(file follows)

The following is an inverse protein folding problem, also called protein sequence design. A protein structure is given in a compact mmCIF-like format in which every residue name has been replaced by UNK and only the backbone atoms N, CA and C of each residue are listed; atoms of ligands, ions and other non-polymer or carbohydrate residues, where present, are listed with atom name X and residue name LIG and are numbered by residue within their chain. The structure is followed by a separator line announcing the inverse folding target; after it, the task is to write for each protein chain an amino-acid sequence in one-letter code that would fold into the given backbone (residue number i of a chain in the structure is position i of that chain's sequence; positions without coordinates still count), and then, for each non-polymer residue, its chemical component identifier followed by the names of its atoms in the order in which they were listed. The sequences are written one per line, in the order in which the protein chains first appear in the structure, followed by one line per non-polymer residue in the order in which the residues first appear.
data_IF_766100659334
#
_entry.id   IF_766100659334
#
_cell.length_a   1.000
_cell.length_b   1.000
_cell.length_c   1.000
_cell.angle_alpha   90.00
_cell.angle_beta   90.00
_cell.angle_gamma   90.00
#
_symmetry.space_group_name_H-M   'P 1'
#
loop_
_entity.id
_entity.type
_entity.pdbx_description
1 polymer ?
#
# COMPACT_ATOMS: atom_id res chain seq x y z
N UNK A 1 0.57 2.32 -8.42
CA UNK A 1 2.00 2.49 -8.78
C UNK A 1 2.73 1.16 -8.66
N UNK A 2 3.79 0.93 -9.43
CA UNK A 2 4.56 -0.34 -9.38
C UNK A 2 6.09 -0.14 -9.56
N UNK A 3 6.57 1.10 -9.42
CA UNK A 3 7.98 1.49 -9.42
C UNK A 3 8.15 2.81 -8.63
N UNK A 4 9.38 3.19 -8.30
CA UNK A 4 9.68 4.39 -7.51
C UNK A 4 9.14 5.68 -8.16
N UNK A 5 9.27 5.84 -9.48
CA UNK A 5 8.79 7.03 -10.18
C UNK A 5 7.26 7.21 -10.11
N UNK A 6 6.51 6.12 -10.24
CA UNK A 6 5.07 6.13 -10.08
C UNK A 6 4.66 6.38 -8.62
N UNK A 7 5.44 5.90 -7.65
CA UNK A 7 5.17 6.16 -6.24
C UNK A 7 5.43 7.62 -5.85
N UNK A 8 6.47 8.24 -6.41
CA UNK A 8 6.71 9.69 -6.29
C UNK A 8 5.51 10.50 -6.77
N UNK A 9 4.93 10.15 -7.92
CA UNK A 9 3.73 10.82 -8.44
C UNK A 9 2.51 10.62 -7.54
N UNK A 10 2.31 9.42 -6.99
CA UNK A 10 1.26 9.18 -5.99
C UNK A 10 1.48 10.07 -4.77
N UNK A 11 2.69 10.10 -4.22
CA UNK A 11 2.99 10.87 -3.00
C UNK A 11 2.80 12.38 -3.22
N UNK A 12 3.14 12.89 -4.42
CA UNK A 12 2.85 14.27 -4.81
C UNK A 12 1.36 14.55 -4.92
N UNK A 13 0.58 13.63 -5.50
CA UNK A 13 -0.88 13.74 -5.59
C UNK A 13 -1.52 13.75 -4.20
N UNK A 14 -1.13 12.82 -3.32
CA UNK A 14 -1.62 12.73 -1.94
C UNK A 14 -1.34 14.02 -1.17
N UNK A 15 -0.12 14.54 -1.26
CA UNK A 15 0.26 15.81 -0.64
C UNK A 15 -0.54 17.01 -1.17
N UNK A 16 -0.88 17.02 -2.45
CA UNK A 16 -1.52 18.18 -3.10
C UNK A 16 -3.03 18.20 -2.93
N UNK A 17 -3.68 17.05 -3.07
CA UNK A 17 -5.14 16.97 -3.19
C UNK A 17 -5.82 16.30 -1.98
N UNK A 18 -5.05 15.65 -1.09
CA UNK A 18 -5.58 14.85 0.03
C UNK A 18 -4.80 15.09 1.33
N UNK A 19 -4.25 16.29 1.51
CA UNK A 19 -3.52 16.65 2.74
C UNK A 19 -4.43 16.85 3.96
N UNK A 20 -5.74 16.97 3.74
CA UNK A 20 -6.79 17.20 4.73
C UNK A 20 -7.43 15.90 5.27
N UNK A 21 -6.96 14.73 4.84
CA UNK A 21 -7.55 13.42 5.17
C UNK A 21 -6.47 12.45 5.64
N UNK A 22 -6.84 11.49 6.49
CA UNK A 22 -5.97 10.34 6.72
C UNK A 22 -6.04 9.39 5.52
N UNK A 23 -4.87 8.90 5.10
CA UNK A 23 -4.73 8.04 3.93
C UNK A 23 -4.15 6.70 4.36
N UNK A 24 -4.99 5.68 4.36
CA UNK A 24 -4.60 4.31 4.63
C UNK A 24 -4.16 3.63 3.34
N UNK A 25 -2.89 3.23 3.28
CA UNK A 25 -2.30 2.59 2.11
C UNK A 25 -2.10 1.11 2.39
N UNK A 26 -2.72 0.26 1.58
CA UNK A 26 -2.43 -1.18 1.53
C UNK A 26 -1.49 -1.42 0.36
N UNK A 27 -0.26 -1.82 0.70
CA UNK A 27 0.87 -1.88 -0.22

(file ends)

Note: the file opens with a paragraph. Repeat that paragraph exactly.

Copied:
The following is an inverse protein folding problem, also called protein sequence design. A protein structure is given in a compact mmCIF-like format in which every residue name has been replaced by UNK and only the backbone atoms N, CA and C of each residue are listed; atoms of ligands, ions and other non-polymer or carbohydrate residues, where present, are listed with atom name X and residue name LIG and are numbered by residue within their chain. The structure is followed by a separator line announcing the inverse folding target; after it, the task is to write for each protein chain an amino-acid sequence in one-letter code that would fold into the given backbone (residue number i of a chain in the structure is position i of that chain's sequence; positions without coordinates still count), and then, for each non-polymer residue, its chemical component identifier followed by the names of its atoms in the order in which they were listed. The sequences are written one per line, in the order in which the protein chains first appear in the structure, followed by one line per non-polymer residue in the order in which the residues first appear.